Contact Us
Century International Hotels



Success story 1: Bahay Nakpil-Bautista in Quiapo
Source: Inquirer
Author: Augusto Villalon
Date: 1999-07-12
Today this column starts a series on 'Conservation Success

Stories,' to prove that not all is being lost in Manila and that

there is some heritage that is being conserved well.

The first success story is the Bahay Nakpil-Bautista.

Recent construction, development, traffic, and the crush of

Quiapo population have dwarfed the Nakpil-Bautista house, just

a block from Quezon Boulevard and practically in the shadow of

Quiapo Church. Urban decay has squeezed the house between

narrow Calle Barbosa (now A. Bautista Street) and the murky

estero behind it.

That the house manages to still stand, that it has been

maintained by the Nakpil family as when they lived in it, and

that it is open to the public as a "house with memories of the

Katipunan" makes it one of Manila's conservation success


Indeed the house does have strong links to the Katipunan, as

Dr Fernando N Zi lcita explains. It was built in 1914 by the

successful physician, Dr Ariston Bautista and his wife Petrona

Nakpil, a childless couple who invited her two brothers and their

families to share the house.

One of the brothers was Julio Nakpil, the Vice-President

Supremo of the Katipunan and a pianist who composed patriotic

pieces such as Marangal na Dalit ng Katagalugan. He married

Gregoria de Jesus, the young widow of Andres Bonifacio, who

organized the women of the Katipunan to join the struggle. As

parents of six children (National Artist for Architecture Juan

Nakpil is one of them), they settled into a domestic existence at

the Nakpil-Bautista house.

Descendants remember their privileged days of growing up

around one of the best tables in Manila, living in a house where

the family took such fierce pride in its culinary skills that

traditional family recipes are still cooked in the different Nakpil

kitchens that have spread all over Manila from the ancestral

kitchen in Quiapo.

Viennese Secession style

The well-heeled of Manila came to the house regularly, clients

of Petrona's Plater!a Nakpil, where the outstanding

gold-and-diamond pieces of jewelry so highly prized by Manila

society were designed by the Nakpil family and handcrafted

under close supervision by artisans in the atelier within the

house. The Art Deco flower-inspired pieces of jewelry of

diamonds set in white gold, executed just before World War II

are now highly valued heirloom pieces, rare examples of old

Filipino excellent craftsmanship that now command a prohibitive

price among jewelry collectors the Manila.

Historic and artistic as its accomplished occupants may have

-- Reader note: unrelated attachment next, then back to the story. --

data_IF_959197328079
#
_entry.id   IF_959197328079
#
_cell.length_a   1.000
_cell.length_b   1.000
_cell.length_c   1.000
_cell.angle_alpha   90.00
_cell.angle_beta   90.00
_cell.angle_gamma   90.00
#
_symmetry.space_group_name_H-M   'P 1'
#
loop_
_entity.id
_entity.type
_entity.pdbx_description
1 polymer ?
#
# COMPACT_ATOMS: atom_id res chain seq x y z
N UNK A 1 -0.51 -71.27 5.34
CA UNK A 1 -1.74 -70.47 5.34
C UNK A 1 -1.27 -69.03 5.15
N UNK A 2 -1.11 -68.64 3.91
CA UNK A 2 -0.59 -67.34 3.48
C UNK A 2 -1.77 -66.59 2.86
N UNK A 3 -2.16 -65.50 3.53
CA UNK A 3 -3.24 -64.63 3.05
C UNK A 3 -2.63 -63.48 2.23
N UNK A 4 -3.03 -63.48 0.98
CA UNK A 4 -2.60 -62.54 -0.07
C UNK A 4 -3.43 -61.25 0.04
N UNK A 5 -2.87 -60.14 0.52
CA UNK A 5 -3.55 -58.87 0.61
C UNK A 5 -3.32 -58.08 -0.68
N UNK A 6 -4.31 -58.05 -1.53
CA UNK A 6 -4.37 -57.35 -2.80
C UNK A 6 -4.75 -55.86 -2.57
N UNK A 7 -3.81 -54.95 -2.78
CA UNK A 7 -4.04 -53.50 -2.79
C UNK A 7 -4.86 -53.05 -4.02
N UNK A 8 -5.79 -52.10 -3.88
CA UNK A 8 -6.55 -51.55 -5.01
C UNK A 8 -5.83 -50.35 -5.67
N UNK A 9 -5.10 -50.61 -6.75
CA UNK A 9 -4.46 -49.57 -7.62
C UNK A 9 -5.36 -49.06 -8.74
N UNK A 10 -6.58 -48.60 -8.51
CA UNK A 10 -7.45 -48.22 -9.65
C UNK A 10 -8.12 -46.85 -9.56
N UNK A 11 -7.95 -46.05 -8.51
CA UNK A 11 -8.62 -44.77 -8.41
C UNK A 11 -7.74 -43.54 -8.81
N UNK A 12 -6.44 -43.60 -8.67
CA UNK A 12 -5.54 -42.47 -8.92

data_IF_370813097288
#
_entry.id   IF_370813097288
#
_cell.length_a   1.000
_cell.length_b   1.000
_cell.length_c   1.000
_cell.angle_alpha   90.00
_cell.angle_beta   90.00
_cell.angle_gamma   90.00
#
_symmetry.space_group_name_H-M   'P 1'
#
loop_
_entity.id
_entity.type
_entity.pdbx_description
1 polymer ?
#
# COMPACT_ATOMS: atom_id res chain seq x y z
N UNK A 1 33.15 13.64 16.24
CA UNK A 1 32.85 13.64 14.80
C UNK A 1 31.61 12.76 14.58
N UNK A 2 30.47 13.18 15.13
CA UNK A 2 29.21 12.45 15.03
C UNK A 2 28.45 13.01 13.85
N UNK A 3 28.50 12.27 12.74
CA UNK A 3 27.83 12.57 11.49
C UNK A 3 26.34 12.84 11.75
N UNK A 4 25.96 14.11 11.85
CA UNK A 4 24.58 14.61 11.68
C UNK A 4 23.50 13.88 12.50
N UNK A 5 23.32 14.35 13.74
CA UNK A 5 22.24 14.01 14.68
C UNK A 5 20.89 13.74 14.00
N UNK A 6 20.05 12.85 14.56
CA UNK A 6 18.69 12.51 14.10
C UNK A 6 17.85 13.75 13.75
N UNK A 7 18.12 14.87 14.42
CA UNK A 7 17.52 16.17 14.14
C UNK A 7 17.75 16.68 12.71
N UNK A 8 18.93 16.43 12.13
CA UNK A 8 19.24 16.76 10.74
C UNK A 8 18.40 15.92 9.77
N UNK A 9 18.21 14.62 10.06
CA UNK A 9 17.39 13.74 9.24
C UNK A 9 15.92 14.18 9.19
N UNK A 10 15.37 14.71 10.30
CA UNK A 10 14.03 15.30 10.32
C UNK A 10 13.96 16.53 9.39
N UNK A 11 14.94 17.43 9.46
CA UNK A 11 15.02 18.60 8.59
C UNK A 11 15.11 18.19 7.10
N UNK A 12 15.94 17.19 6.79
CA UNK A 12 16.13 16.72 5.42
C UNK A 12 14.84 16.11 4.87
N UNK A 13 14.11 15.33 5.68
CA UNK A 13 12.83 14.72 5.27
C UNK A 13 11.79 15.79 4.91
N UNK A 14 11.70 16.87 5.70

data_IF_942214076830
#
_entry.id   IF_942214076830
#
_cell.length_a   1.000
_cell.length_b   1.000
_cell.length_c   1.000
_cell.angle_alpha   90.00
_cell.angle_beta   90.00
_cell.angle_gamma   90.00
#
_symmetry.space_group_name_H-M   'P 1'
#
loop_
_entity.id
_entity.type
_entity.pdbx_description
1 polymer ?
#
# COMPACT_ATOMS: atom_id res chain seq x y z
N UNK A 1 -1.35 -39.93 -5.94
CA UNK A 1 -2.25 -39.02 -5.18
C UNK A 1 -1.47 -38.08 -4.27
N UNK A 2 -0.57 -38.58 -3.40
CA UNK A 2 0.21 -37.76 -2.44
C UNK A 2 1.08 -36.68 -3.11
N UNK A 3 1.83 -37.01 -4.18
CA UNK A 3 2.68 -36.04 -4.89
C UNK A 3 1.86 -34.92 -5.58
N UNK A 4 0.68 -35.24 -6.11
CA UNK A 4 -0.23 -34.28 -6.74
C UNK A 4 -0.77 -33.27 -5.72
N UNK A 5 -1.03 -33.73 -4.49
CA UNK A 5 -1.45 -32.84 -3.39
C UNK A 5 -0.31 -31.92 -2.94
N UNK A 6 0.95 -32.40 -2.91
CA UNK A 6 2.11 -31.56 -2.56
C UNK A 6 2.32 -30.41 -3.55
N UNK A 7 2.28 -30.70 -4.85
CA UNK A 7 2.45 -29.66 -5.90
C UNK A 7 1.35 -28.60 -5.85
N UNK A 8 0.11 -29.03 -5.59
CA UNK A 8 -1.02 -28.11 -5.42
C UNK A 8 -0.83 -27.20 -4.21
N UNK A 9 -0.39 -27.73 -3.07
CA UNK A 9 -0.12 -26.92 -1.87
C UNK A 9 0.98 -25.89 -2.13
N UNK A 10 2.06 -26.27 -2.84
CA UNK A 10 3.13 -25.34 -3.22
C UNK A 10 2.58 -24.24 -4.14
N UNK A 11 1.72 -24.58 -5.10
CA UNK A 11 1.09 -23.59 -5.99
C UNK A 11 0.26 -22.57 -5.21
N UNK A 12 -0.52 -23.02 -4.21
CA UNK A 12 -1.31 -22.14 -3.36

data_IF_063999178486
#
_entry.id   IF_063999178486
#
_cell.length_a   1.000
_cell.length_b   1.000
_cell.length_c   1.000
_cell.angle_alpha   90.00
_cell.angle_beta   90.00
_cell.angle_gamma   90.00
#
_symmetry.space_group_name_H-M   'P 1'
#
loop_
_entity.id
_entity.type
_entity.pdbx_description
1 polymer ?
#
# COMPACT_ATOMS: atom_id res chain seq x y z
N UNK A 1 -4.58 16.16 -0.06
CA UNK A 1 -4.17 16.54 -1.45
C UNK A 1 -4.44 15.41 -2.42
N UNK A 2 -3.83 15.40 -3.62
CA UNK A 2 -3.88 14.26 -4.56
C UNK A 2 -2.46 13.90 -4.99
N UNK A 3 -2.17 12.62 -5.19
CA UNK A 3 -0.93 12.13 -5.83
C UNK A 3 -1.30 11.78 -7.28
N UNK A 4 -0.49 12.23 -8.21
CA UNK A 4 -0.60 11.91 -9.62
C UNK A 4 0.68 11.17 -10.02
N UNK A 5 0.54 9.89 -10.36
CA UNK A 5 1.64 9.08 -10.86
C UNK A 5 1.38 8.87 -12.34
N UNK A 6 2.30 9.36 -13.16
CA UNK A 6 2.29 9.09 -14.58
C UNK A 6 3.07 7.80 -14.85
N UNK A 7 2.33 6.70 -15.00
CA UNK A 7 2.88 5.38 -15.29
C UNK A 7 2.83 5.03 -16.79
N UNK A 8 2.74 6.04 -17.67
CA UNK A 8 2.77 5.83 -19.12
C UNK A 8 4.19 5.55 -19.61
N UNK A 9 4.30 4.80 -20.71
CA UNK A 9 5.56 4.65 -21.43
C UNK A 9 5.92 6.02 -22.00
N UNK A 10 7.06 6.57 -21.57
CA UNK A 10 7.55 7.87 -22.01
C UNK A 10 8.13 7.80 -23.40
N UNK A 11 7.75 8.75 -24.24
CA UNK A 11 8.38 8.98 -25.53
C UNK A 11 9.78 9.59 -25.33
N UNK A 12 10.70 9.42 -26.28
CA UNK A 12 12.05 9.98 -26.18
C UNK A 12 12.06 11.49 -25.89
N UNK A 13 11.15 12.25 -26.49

been, the house is itself a landmark in Philippine architecture. It

is one of the primary examples of the fusion of the bahay na

bato with a western style, in this case, the Viennese Secession

style of the early 20th century.

The Secession in Vienna developed a new architectural style

that reflected the new European lifestyle of the day by

reinterpreting natural forms, particularly vines and flora, in a

very linear manner, in a more abstract fashion than the

representational, curvilinear forms of the Art Noveau preferred

by the Filipinos.

Gifted with set of Secession furniture, Dr Bautista asked his

architect, Arcadio Arellano, to design the house around the set

of furniture. Arellano responded to the challenge creatively.

Arellano designed a traditional Filipino bahay na bato (stone

house) with an upper floor constructed in wood. Following the

Filipino penchant for wide open interior spaces, he planned a

house where the rooms flow into each other so effortlessly.

Within this traditional architectural framework, he incorporated

Viennese Secession motifs.

The motifs, according to Dr Zi lcita who spent his childhood in

the house, are "...flattened, elongated curves [that] echo the

frames of the ceilings, in the abstract tulips of the tracery

(calados) of the room dividers, and in the highly stylized lyres of

the ventanilla grilles. Another motif, small squares on long

vertical bars, appears in the simple row of recessed squares that

decorate the wooden walls, in the wooden stair railings and in

the window grilles."

Definite icon

Directly contrasting with the typical houses of the day that were

decorated in the Filipino baroque penchant that revolved

around floral patterns curvaceously rendered in super

three-dimensional relief, the Nakpil-Bautista stands out in its

simplicity, setting the tone for the new architectural style that

eliminated surface direction. In the clean, crisp direction its

architecture takes, it joins the futuristic European architectural

movements that eliminate the unnecessary in decoration.

The house is among the best examples that show successful

adaptation of traditional architecture to modern trends. It is one

of the works that pushes Filipino architecture forward,

responding to ideas developed in Europe, fusing east and west.

Because of that the Nakpil-Bautista House is among the few

houses in the country that are culturally and artistically

significant, a definite icon in Filipino heritage.

Open to the public, the Bahay Nakpil-Bautista is one of the

'must' places in Manila to visit, located at 432 A. Bautista

(formerly Barbosa) Street, perpendicular to Hidalgo Street

opposite Quiapo Church. A. Bautista Street is parallel to Quezon

Boulevard in Quiapo. Talk to Tessie Obusan, the ebullient

curator, whose stories bring the house back to life. Her

enthusiasm on Quiapo will set you off on a discovery walk of

the district. Do the walk because there is much to re-discover in


Indonesia Thailand USA Europe Canada Hong Kong Philippines